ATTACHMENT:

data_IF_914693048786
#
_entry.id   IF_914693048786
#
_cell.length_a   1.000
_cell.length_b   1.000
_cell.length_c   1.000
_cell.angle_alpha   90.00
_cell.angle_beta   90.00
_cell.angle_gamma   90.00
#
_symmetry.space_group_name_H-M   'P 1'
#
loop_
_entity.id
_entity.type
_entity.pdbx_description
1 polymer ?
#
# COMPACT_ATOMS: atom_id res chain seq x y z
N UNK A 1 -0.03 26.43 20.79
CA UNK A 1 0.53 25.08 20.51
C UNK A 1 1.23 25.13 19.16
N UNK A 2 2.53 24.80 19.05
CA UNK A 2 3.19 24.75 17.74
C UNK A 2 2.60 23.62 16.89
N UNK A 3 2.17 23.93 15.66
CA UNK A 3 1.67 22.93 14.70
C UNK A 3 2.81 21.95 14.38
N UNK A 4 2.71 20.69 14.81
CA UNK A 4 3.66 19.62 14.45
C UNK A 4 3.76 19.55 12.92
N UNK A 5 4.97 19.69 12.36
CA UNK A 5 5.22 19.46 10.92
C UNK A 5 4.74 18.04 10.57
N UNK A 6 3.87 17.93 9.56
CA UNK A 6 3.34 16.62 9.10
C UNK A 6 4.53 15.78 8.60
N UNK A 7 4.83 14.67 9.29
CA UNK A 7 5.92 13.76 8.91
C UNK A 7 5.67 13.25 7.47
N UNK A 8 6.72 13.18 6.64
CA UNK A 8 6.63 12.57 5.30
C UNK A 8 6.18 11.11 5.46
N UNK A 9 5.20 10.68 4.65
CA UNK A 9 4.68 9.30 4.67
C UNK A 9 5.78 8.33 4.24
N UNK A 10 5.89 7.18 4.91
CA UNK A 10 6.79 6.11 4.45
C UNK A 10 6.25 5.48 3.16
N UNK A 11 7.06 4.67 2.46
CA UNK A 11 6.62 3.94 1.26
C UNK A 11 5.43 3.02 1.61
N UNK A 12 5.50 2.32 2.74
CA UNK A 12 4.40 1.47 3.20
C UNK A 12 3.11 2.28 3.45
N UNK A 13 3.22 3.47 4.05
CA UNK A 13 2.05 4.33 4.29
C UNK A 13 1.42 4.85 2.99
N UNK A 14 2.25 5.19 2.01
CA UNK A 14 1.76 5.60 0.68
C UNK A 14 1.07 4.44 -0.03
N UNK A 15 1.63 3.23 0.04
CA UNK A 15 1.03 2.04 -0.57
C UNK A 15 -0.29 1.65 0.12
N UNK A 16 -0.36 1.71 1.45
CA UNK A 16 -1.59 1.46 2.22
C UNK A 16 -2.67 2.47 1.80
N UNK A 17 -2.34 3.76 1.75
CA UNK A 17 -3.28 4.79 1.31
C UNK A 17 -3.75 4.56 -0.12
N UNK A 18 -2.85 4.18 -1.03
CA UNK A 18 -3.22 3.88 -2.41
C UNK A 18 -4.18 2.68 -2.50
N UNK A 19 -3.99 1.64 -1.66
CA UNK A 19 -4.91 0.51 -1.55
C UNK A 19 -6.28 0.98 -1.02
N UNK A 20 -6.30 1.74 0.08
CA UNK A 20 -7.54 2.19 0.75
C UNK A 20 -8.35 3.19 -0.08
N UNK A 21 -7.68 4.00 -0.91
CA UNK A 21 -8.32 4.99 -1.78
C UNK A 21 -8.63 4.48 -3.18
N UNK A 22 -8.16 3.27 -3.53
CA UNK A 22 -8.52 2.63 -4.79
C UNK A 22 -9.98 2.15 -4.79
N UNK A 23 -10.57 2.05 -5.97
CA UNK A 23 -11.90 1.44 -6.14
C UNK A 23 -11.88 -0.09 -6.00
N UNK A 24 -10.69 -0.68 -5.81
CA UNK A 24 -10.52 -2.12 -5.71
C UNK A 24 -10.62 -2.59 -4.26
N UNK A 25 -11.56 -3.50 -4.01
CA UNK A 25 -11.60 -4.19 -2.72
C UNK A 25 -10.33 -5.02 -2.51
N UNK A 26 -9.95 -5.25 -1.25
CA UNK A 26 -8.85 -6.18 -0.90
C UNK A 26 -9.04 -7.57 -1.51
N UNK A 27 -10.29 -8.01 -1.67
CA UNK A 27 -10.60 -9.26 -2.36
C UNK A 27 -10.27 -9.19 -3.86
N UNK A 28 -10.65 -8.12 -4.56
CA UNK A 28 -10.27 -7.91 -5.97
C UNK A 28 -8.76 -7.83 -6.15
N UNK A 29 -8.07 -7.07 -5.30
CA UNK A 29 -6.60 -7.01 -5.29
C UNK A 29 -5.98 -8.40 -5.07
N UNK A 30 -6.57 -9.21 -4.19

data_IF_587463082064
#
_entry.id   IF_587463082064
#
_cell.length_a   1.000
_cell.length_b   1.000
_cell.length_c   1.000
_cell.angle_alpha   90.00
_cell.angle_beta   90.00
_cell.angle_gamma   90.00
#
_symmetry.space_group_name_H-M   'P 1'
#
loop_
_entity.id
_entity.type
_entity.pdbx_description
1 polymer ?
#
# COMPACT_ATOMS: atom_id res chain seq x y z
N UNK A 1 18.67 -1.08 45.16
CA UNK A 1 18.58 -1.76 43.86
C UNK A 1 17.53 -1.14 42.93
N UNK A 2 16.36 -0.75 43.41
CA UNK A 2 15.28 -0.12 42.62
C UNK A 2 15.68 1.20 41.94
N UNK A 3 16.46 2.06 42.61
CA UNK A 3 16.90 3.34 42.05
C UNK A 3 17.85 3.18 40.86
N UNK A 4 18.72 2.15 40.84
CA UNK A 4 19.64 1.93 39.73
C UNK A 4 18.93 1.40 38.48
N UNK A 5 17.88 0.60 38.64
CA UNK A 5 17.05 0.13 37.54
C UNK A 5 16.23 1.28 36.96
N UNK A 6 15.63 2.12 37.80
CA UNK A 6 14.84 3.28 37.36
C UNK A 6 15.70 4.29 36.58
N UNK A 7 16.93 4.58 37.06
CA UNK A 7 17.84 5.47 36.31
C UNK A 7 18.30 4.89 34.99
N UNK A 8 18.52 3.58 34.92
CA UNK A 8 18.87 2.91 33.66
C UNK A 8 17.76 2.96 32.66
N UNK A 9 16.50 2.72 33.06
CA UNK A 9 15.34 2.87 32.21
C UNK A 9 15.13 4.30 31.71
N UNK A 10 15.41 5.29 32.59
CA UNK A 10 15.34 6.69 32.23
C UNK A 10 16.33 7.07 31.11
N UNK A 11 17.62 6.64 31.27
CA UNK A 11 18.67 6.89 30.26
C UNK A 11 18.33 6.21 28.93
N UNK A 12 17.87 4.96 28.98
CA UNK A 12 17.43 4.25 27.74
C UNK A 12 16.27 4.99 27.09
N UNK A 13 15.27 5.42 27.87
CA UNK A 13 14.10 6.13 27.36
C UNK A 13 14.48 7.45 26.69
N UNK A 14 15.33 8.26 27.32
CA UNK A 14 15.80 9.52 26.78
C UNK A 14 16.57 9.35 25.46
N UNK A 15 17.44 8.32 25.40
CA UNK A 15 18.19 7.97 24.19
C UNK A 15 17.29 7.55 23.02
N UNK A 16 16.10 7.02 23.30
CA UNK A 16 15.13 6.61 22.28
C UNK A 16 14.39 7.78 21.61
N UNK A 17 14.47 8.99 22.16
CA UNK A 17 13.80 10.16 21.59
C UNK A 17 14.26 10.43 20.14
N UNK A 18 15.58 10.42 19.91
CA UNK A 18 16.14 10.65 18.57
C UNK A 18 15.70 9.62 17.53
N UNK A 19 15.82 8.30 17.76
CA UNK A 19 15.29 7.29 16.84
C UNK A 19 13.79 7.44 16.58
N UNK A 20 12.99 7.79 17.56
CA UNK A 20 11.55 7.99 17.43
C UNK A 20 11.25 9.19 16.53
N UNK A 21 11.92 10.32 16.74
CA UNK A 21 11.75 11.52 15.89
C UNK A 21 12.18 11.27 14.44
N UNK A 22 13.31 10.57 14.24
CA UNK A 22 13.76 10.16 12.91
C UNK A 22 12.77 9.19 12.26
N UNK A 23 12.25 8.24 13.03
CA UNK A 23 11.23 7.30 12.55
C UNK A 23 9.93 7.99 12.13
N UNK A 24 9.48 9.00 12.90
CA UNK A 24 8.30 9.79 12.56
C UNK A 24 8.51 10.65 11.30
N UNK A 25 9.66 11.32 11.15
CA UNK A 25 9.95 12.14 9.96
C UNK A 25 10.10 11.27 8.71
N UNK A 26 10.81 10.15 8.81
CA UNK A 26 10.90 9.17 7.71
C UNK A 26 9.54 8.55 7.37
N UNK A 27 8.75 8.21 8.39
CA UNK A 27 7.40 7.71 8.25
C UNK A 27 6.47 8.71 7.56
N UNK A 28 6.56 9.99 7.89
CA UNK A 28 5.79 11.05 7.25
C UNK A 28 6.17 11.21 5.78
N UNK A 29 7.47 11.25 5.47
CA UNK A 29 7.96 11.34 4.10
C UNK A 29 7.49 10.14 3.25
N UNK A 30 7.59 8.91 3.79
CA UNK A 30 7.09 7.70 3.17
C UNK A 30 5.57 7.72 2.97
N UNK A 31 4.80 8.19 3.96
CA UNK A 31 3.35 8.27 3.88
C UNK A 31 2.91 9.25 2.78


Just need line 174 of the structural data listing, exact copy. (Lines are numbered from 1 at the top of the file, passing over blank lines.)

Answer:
N UNK A 16 16.10 7.02 23.30